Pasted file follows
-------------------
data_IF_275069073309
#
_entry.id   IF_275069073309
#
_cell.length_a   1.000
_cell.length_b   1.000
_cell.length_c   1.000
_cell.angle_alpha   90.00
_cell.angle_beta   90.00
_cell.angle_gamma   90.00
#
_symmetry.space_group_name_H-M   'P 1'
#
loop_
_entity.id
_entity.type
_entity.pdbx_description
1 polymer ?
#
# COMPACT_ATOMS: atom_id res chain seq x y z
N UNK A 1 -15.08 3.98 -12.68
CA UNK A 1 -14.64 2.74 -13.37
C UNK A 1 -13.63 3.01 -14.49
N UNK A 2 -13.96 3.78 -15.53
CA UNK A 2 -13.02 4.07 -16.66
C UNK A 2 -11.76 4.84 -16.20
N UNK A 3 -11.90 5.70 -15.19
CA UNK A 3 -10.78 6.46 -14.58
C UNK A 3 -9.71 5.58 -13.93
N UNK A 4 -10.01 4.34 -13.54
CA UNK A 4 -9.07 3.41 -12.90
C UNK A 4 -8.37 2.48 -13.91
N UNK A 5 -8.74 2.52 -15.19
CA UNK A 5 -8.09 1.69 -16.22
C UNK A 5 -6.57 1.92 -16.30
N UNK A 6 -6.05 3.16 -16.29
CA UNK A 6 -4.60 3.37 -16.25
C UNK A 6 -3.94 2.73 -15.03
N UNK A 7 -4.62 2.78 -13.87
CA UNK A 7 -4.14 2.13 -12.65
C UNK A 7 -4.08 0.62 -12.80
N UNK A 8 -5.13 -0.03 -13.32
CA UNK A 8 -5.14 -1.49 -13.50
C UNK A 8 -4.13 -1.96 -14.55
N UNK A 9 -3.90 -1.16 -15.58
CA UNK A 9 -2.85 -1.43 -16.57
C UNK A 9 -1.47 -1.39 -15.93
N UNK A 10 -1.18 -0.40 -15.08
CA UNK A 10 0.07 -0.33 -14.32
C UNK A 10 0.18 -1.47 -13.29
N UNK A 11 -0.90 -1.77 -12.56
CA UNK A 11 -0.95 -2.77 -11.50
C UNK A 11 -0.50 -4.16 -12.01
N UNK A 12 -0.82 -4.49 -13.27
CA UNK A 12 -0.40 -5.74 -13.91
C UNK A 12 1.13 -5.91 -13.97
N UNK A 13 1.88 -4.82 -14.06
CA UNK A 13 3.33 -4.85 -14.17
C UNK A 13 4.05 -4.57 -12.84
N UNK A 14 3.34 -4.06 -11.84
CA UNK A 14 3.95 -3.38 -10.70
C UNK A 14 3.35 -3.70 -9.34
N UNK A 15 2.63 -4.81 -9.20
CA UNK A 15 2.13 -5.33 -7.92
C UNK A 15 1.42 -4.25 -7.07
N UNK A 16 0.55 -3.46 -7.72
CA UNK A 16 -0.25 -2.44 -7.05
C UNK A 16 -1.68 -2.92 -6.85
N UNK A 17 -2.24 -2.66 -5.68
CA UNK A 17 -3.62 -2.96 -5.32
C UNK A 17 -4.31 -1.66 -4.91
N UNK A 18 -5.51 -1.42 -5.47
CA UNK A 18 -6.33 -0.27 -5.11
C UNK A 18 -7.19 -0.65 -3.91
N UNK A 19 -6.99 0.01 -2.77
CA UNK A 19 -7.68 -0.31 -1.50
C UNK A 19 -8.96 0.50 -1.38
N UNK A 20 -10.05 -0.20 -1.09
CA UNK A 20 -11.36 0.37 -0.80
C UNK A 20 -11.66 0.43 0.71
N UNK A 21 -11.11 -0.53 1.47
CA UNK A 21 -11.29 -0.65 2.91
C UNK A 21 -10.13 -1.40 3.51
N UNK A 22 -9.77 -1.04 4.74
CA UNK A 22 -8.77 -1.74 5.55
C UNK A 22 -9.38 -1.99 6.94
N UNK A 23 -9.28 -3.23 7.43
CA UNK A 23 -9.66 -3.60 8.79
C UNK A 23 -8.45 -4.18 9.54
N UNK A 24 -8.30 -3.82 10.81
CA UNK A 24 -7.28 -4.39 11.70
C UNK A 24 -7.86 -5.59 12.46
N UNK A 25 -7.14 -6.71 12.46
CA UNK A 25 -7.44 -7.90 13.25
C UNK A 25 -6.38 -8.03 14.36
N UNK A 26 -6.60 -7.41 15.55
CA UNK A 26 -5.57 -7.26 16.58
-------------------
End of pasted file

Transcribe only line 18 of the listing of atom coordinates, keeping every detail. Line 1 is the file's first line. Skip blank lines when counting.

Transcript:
1 polymer ?